This story centers around Charlotte, a struggling young actress who can’t catch a break. In an effort to support herself and her hopeless mother, Charlotte holds a job as a cocktail waitress at a seedy, local strip club and hates every minute of it. During a cigarette break late one evening she witnesses an altercation between an overzealous bouncer and an unfortunate passerby, David. David makes movies and given Charlotte’s career interests a friendship quickly develops. Soon enough, David mentions a project he has in the works that she would be perfect for and an excited Charlotte agrees to take part. She has no idea what she has signed up for.
That sort of thing can be forgiven in some instances, particularly in the (groan) “torture porn” genre, as long as when it comes to the kills, they’re at least equal parts brutal and entertaining. Sadly, Pieces of Talent drops the ball in this regard also. That’s not to say there isn’t blood though. There’s blood, plenty of it. The disappointment comes in when David takes the time to build elaborate sets for the kills, then doesn’t even utilize them. For instance, he straps one guy into a chair, with his wrists restrained out in front of him, a large pendulum looking contraption, with all kinds of saw blades and the like on it, swinging ominously above them. When it comes down to the kill though, all we get is David smashing the guys writst with a small hammer and a quick cut away. That friends, is the very definition of a tease, and Pieces of Talent is full of them.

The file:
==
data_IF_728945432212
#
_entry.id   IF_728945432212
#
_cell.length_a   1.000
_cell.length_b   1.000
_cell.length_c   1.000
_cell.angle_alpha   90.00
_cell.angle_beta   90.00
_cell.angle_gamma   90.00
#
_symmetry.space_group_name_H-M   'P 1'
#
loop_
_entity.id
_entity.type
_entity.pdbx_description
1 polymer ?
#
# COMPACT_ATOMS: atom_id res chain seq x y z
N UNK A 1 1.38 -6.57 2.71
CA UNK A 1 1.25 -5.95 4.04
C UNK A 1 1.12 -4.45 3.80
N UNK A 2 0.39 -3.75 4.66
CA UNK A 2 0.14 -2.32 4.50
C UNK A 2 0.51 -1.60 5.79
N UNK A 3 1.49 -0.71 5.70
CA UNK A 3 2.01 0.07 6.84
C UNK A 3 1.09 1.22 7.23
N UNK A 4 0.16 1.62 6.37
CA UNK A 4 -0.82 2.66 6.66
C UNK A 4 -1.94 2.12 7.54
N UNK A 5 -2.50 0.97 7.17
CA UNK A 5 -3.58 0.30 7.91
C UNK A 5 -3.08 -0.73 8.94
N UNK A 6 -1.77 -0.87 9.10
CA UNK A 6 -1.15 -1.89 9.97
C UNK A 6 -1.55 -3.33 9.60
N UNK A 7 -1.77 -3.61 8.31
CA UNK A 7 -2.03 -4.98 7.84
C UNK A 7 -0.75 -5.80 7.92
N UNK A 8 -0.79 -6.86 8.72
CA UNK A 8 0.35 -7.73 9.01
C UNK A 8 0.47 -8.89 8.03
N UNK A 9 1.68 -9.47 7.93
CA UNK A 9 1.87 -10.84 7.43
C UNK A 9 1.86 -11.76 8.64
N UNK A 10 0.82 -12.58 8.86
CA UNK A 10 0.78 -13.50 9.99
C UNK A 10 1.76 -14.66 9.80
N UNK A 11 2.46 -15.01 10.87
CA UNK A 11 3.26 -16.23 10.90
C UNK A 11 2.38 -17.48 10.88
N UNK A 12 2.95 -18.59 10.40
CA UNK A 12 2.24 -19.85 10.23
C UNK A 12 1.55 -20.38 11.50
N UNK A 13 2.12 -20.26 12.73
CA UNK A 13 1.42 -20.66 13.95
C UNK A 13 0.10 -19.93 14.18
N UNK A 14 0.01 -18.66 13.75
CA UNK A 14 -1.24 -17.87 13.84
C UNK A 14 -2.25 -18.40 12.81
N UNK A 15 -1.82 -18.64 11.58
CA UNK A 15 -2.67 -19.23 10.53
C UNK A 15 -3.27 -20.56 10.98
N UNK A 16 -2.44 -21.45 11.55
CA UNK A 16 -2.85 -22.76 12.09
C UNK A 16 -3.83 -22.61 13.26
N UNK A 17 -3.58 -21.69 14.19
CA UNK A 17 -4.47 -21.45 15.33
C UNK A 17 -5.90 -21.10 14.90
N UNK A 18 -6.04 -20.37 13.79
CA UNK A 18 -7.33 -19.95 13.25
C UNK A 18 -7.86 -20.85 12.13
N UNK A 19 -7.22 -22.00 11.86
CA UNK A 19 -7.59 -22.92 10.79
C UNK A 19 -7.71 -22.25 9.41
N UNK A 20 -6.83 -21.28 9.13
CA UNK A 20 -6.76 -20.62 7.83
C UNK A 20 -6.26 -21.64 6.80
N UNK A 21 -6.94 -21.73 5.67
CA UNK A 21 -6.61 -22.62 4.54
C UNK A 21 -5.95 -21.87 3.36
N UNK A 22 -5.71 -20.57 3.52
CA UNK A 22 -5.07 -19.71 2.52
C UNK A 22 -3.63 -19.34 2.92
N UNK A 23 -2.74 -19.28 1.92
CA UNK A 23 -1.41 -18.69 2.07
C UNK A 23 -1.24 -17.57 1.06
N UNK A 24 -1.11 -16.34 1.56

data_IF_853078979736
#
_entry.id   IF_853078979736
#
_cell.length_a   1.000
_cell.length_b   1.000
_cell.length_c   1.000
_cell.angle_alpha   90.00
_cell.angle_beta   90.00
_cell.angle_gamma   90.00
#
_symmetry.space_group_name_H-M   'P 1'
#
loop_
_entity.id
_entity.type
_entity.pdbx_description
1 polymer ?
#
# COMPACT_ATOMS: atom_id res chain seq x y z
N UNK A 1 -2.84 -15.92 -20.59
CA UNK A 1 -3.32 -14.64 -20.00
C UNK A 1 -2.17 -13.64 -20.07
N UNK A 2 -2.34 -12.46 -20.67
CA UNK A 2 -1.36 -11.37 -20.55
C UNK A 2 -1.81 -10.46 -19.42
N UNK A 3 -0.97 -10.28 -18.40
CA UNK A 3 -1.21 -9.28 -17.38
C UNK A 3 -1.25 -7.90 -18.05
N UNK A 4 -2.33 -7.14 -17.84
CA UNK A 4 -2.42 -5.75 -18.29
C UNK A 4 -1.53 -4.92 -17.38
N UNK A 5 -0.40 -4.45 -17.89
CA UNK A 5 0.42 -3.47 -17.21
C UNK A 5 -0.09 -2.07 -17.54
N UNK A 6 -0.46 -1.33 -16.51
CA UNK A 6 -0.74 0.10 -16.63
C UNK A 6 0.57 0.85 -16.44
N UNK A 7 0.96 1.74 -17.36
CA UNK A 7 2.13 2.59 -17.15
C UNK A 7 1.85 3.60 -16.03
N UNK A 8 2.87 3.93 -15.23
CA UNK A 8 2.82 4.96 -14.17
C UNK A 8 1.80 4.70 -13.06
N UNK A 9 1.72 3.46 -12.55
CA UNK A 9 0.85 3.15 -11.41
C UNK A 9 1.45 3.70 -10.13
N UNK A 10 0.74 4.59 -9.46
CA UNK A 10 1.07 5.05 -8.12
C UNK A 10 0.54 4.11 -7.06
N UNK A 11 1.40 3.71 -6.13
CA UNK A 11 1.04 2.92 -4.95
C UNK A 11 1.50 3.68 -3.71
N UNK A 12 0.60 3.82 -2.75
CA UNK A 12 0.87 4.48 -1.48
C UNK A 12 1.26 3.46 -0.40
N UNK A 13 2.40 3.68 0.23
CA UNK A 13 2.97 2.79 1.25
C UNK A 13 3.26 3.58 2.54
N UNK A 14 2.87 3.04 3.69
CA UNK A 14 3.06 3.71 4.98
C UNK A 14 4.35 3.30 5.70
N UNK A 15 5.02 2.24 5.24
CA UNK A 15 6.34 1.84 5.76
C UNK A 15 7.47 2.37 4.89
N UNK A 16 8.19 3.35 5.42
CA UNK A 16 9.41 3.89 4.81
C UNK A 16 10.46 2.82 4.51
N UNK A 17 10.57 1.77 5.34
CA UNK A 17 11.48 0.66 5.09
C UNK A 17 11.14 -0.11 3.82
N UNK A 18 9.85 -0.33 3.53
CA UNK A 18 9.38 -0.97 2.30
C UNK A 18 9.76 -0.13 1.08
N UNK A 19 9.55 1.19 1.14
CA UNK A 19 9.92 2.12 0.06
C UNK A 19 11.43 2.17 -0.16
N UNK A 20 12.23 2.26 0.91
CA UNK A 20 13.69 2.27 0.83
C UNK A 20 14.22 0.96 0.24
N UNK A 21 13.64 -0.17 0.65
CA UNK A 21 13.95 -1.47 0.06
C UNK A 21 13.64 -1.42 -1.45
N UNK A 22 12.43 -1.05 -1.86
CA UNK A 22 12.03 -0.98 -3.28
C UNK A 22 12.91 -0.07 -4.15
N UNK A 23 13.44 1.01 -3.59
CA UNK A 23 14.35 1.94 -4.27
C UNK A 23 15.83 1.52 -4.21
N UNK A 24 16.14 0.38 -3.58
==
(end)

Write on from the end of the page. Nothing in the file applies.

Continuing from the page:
Things aren’t all negative though, this is a very well made film. It’s well shot, the acting is good, David Long in particular turns in a fairly creepy performance as David. That smile will haunt me for a couple of days. As mentioned there’s blood, and at times the film does exhibit a pretty substantial mean streak, I was just constantly left wanting. There was so much wasted potential. Couple that with a plot that at first appears to be non-existant then attempts to throw itself together at the last minute, before concluding in a highly unsatisfying manner, and you’ve got yourself the movie equivalent of going into an underground massage parlor and not getting the happy ending you paid for in advance.